LOHAN's Punch and Judy show: The big fat round-up
All the action from 'Baconur' - Blighty's renamed space flight centre
Pics+Vid The dust has pretty well settled on the Low Orbit Helium Assisted Navigator (LOHAN) Punch and Judy test flights, and we now present for your further entertainment a round-up of the two missions.
As you can see from the above timelapse video of the launches last Thursday, we did finally get off the ground after a cancellation on 5 April due to excessive wind.
Despite the disappointment, team members (from L-R) Paul Shackleton, Rob Eastwood, Anthony Stirk, Dave Akerman and El Reg's Drew Cullen managed to put a brave face on things...
...although Paul probably won't get many bookings for his new sideline as an explosive Jimmy Savile impersonator.
For the second pop, it was left to myself, Dave Akerman and Anthony Stirk to get Punch and Judy airborne. When I joined the chaps bright and early at Blighty's Baikonur, near Ross-on-Wye in Herefordshire, I found that the site had officially been renamed "Baconur", in acknowledgement of the team's preferred pre-flight nourishment:
Good show, and it's with the delicious odour of sliced pork sizzling over a hydrogen flame that we bring you details of Punch and Judy...
The Punch flight was designed primarily designed to finally determine if we could get a ammonium perchlorate composite propellant (APCP) motor to burn in the stratosphere, using a homebrew igniter.
A couple of weeks back, we did successfully fire a small motor at extremely low temperature in the Rocketry Experimental High Altitude Barosimulator (REHAB) hypobaric chamber, so hopes were high.
On board Punch was the Special Project Electronic Altitude Release System (SPEARS) control system, designed to fire the Vulture 2 spaceplane's motor at a predetermined altitude.
Here's the packed payload, minus Anthony Stirk's PAVA tracker, which was mounted in the lid:
- GoPro 2
- Special Project Electronic Altitude Release System (SPEARS) control board
- SPEARS, igniter and Raspberry Pi battery packs
- Case for "DBcam Hi-Resolution Micro Action Sports Video Camera"
- GPS units
- Raspberry Pi and Pi in the Sky board
- Raspberry Picam enclosure
The Pi in the Sky board is a new breakout for the Pi, which connects via the GPIO. It consolidates all the peripherals of Dave's Pi in the Sky rig, including the Radiometrix NTX2 transmitter, into one handy package. We've got one for the Vulture 2, and will bring you details just as soon as it's installed.
Both the Picam and GoPro 2 were mounted facing downwards, to capture the action as our rocket motor - mounted at the end of a long carbon fibre pole - roared into life.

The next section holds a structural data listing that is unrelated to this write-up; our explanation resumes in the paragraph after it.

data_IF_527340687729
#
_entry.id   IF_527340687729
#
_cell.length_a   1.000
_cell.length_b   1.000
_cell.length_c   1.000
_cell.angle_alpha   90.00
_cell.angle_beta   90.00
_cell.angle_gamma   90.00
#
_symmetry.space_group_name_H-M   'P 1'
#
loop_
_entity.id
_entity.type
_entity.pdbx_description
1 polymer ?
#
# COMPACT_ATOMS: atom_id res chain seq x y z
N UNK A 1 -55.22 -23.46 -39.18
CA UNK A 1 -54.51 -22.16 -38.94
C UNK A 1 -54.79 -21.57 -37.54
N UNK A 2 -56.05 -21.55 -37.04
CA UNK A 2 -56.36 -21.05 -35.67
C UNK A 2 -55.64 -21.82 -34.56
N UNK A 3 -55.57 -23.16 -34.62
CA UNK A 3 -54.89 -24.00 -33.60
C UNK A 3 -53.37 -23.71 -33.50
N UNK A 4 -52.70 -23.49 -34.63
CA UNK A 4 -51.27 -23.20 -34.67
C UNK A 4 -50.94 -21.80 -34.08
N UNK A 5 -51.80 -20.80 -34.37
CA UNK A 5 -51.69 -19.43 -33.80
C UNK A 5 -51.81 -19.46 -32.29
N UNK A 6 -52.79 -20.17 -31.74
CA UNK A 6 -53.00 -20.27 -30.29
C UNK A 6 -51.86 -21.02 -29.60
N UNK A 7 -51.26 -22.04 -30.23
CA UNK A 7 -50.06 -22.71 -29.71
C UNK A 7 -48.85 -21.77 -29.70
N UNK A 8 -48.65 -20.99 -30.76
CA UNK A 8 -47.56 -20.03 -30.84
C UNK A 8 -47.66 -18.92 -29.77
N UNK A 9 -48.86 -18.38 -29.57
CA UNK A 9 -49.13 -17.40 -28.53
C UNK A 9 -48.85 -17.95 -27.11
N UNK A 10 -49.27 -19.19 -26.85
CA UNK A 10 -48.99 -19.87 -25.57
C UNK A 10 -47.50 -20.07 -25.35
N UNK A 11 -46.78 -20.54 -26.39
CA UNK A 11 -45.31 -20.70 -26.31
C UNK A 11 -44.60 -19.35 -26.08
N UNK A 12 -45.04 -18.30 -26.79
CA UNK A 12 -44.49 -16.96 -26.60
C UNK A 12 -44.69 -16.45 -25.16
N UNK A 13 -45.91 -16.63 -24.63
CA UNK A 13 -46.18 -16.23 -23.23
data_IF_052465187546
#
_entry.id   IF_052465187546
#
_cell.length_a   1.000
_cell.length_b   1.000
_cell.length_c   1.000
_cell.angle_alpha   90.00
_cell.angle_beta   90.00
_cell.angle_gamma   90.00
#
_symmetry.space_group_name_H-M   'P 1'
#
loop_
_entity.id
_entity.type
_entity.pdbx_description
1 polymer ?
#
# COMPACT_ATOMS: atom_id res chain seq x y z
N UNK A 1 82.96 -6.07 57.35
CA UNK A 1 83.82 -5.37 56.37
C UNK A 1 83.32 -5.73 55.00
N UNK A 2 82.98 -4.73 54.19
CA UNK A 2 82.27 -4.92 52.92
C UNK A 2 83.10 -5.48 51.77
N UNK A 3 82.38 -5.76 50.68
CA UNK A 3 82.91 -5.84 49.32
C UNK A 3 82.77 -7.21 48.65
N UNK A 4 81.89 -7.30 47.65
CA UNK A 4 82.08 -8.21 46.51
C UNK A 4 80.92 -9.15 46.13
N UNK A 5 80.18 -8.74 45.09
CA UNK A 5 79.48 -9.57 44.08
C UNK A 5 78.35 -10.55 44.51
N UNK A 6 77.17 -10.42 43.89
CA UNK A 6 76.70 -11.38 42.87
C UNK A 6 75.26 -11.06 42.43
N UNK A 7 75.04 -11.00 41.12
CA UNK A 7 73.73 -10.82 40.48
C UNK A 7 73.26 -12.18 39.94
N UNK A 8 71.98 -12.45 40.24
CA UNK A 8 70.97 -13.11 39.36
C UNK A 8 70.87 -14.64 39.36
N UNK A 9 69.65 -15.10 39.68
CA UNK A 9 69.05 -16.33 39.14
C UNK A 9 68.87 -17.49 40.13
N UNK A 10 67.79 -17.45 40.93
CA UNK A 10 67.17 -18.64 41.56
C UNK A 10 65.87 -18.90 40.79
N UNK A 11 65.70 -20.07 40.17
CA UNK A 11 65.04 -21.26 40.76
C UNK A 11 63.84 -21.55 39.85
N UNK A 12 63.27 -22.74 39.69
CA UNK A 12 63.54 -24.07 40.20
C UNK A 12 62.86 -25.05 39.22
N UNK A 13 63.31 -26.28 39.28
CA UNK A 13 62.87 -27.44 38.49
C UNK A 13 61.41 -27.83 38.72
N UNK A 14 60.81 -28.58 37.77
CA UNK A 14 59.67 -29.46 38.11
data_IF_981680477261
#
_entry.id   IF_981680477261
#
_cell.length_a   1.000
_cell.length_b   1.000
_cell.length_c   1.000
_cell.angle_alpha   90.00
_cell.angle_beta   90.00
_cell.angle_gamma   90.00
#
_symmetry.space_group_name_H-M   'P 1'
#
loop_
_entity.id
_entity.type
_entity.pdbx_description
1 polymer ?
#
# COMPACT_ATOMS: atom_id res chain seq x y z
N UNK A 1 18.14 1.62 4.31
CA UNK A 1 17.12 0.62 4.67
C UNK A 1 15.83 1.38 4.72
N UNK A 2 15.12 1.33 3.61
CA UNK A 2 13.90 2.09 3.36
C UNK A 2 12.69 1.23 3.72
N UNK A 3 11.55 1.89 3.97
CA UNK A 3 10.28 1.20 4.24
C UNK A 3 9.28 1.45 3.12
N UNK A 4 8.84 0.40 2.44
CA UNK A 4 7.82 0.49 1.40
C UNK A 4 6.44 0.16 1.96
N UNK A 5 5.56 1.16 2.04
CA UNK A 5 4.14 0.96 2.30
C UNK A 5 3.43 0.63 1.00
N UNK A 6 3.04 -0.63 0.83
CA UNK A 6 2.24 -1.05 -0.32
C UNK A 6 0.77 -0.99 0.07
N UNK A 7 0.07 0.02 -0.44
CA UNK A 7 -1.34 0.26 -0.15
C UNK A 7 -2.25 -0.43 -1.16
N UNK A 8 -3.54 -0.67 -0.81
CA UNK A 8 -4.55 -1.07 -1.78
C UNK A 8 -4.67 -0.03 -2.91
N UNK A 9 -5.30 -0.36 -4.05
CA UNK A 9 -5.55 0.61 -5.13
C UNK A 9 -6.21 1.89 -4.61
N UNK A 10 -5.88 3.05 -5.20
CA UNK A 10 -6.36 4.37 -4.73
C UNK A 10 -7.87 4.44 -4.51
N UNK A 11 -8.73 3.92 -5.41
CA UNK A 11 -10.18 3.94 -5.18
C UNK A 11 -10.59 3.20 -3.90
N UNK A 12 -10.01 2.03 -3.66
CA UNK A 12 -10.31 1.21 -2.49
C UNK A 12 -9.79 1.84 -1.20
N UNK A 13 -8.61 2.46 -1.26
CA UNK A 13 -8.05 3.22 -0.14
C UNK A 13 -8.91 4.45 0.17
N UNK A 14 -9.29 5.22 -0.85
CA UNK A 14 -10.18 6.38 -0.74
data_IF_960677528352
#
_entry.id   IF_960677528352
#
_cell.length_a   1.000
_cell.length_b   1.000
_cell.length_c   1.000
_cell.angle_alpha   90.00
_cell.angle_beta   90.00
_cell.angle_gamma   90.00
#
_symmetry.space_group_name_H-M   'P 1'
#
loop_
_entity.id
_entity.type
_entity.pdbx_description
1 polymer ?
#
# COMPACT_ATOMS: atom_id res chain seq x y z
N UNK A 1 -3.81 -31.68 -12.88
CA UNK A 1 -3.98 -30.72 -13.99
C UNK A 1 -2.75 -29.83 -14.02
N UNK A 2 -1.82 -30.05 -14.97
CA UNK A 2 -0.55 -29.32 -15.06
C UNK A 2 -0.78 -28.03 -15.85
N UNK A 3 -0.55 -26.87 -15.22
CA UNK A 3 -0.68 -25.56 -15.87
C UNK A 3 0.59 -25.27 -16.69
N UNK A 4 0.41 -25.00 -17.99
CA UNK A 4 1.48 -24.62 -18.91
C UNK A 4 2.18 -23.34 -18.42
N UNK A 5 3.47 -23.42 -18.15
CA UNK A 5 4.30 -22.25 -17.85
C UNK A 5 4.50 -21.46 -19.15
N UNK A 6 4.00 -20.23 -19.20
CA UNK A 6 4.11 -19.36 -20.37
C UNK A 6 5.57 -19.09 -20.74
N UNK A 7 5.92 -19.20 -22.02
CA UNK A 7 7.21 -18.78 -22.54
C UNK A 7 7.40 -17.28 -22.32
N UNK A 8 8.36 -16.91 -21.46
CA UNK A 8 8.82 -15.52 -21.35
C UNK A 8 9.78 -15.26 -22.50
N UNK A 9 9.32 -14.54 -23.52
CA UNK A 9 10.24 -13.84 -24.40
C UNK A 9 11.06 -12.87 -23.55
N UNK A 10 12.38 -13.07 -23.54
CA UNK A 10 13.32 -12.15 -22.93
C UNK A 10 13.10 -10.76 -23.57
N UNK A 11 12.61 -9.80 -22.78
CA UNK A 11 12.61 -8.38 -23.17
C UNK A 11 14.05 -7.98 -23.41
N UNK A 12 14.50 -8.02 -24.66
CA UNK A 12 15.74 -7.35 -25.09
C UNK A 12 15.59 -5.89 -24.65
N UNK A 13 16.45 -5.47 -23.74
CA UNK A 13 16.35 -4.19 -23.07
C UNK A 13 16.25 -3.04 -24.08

For a bit of protection, the motor was wrapped in a big wad of padding, as this image from the Picam shows:
And so without further ado, the moment had arrived to get Punch into the air:
Here's a quick montage of Picam images as the payload rose majestically heavenwards:
In case you're wondering, the little blue flag is the PAVA tracker name label, fixed to one of the antennas. The Picam had a wide-angle lens fitted, which isn't top quality, but gives a decent field of view to capture rocket motor blasts.
Or not, as the case may be, because a blown fuse in SPEARS scuppered the test. There will be more on the reason for that later in the week, when we'll reveal the comedy oversight behind the fail.
Having seen Punch off, and got Judy in the air (see below), it was into the pursuit vehicles and on the road as the payload drifted eastwards:
Here's the track from the Picam rig (callsign "RICHARD")...
...and there's a .kmz of the flight here.
Balloon burst came at 27,986m, and the payload came down in a field just off the A46 close to Evesham in Worcestershire:
While you imagine the conversation between the rather bemused farmer who owned the field and Anthony Stirk, who quite correctly went off to get permission to recover Punch, enjoy a second Picam montage of the descent:
With Anthony tackling local landowners, myself and Dave rushed of in pursuit of...
The Judy payload was intended to test the Vulture 2's space-grade Polyimide Thermofoil flexible rocket motor heater, which will prevent the Cesaroni 54mm 3G casing from catching a nasty cold:
Initial ground testing confirmed the heater would do the job, but our concern was that it might melt down at high altitude due to the absence of air.